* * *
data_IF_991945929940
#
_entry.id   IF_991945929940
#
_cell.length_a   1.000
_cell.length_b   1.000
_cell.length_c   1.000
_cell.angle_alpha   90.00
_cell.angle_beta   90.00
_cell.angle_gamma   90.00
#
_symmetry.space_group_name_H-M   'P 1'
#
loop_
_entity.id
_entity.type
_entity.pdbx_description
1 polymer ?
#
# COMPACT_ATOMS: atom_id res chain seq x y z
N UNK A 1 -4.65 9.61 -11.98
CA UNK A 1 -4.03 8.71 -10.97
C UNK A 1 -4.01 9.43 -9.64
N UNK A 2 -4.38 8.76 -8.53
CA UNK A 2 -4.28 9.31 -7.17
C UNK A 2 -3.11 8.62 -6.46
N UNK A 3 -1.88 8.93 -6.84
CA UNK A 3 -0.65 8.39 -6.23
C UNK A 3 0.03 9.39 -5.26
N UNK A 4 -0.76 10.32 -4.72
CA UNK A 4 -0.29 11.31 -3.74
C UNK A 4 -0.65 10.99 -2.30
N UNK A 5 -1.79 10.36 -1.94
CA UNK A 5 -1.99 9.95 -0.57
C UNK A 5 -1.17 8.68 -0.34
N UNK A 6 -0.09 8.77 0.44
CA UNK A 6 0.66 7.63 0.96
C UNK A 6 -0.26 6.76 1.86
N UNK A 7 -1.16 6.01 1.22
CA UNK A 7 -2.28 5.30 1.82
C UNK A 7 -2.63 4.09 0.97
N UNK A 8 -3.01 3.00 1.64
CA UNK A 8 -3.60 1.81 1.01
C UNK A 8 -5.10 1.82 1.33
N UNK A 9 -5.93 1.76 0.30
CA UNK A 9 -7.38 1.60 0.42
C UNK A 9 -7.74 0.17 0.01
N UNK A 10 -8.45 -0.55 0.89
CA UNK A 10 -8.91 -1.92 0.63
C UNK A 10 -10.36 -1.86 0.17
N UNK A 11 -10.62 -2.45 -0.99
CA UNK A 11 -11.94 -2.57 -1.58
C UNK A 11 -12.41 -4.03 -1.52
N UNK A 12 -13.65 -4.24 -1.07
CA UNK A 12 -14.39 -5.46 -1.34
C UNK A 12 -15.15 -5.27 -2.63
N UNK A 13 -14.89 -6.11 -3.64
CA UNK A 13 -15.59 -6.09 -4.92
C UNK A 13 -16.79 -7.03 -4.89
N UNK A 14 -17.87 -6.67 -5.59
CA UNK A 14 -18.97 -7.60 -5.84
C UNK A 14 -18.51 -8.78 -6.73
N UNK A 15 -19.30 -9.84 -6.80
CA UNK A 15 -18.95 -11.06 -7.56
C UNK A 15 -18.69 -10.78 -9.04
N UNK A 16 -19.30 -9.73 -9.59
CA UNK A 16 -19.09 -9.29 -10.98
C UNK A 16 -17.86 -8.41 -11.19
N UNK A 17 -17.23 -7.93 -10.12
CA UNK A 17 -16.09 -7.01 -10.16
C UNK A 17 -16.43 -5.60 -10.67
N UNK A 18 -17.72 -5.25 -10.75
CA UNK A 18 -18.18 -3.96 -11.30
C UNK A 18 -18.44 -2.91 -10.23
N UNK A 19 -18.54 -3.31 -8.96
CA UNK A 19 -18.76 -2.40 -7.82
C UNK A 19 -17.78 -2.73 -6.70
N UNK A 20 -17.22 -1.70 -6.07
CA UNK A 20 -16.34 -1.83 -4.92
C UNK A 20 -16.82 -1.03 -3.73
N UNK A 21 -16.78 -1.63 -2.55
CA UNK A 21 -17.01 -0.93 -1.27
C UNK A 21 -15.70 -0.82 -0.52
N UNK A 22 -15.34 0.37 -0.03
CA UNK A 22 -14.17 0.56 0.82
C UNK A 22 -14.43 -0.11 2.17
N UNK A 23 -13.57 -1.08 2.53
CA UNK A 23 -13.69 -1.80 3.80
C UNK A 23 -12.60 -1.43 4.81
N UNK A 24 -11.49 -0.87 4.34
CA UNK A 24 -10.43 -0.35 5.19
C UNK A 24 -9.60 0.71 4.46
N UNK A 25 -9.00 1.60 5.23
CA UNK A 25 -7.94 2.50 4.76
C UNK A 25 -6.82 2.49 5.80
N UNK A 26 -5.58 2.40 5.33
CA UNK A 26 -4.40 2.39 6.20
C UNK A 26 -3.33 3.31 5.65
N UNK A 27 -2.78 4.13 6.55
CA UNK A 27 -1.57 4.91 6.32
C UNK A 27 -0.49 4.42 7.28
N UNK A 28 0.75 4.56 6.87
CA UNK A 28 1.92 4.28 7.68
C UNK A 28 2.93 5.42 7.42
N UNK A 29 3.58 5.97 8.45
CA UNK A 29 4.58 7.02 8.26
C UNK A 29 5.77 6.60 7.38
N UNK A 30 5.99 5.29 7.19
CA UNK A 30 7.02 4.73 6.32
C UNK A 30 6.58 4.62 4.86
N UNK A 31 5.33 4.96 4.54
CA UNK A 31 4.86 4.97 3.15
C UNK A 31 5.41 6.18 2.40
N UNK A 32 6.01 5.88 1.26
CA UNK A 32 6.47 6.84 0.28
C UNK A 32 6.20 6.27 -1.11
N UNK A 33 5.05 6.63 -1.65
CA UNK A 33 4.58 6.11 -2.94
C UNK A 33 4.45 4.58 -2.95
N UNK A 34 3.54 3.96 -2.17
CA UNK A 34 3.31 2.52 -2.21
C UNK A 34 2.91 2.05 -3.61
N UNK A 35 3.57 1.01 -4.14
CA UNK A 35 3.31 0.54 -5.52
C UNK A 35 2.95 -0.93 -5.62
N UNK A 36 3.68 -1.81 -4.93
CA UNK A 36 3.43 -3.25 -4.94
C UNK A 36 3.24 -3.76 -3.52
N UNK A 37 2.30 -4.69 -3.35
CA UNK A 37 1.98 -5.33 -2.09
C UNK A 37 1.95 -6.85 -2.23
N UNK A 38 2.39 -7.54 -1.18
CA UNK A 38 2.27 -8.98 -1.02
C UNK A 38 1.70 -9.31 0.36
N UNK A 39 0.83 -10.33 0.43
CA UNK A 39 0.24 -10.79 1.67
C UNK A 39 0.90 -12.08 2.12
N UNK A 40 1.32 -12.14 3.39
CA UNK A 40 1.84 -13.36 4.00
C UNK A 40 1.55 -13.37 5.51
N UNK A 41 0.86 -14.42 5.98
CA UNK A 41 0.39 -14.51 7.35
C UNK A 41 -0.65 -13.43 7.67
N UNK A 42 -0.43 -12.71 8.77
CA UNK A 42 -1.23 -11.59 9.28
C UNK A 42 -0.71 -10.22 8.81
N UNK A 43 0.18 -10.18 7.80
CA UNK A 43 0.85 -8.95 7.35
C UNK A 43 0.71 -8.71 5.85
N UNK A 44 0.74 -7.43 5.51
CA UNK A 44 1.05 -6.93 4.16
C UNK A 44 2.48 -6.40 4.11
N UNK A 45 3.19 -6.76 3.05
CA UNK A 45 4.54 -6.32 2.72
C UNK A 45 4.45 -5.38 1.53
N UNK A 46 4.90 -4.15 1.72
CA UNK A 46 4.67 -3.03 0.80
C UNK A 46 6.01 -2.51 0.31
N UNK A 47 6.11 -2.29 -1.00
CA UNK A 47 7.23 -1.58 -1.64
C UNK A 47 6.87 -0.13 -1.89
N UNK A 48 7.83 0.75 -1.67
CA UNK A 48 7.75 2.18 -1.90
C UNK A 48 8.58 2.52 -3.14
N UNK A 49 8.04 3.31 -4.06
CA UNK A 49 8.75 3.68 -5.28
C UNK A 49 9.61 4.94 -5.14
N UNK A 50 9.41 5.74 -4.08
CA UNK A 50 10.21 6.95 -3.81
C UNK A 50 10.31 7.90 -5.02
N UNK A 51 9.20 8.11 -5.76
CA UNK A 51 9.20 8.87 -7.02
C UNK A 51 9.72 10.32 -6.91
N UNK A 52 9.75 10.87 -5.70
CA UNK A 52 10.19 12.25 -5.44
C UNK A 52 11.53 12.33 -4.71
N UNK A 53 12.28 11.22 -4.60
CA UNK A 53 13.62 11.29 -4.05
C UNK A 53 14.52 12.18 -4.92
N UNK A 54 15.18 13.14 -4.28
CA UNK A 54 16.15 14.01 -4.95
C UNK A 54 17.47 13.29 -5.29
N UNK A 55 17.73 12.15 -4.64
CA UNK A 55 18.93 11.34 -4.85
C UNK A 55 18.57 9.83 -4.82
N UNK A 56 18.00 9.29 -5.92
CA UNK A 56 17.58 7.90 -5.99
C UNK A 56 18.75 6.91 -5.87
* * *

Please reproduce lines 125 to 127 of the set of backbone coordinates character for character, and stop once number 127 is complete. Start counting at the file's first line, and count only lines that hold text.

C UNK A 35 2.95 -0.93 -5.62
N UNK A 36 3.68 -1.81 -4.93
CA UNK A 36 3.43 -3.25 -4.94